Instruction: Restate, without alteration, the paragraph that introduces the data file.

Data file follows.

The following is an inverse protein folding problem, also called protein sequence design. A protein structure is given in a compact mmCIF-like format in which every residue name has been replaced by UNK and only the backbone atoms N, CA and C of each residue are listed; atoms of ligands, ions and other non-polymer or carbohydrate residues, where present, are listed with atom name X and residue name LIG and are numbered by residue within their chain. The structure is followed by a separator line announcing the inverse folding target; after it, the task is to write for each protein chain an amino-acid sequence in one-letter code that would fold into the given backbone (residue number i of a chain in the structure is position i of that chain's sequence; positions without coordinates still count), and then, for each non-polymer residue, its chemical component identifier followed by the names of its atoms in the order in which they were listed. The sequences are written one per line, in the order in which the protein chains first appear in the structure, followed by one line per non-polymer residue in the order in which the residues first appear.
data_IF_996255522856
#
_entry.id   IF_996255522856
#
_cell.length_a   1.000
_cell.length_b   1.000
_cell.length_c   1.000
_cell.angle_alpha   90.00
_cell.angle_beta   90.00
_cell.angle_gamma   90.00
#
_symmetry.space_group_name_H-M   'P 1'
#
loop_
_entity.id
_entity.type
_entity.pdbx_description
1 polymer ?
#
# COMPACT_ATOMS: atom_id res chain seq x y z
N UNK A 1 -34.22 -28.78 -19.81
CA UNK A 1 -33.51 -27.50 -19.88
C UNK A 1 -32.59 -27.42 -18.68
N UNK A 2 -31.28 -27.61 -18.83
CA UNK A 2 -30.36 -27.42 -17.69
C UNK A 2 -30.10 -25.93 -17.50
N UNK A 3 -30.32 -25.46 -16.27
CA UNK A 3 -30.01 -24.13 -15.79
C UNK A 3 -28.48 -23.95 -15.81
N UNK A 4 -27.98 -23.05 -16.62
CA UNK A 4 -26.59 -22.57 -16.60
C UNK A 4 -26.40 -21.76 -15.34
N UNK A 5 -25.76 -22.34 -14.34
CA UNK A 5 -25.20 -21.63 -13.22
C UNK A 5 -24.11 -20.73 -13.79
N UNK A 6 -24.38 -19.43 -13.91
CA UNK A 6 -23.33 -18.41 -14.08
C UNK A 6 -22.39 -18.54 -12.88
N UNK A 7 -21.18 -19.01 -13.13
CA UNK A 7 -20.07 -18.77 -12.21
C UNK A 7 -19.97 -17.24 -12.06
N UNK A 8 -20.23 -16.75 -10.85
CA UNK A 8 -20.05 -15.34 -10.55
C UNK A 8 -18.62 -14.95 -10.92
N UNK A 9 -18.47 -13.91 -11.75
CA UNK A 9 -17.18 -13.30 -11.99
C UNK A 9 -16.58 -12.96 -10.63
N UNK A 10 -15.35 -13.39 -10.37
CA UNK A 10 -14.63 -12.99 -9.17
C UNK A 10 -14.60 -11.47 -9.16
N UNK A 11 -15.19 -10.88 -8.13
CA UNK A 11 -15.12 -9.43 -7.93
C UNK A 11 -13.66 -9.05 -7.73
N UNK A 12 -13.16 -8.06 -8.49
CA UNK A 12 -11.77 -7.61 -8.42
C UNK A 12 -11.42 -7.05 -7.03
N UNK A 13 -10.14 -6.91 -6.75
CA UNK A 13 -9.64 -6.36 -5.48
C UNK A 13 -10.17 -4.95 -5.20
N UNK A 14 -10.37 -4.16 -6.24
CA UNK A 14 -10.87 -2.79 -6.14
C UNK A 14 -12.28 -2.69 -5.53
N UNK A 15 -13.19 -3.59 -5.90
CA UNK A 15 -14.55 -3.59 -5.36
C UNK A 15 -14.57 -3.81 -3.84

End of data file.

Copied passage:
The following is an inverse protein folding problem, also called protein sequence design. A protein structure is given in a compact mmCIF-like format in which every residue name has been replaced by UNK and only the backbone atoms N, CA and C of each residue are listed; atoms of ligands, ions and other non-polymer or carbohydrate residues, where present, are listed with atom name X and residue name LIG and are numbered by residue within their chain. The structure is followed by a separator line announcing the inverse folding target; after it, the task is to write for each protein chain an amino-acid sequence in one-letter code that would fold into the given backbone (residue number i of a chain in the structure is position i of that chain's sequence; positions without coordinates still count), and then, for each non-polymer residue, its chemical component identifier followed by the names of its atoms in the order in which they were listed. The sequences are written one per line, in the order in which the protein chains first appear in the structure, followed by one line per non-polymer residue in the order in which the residues first appear.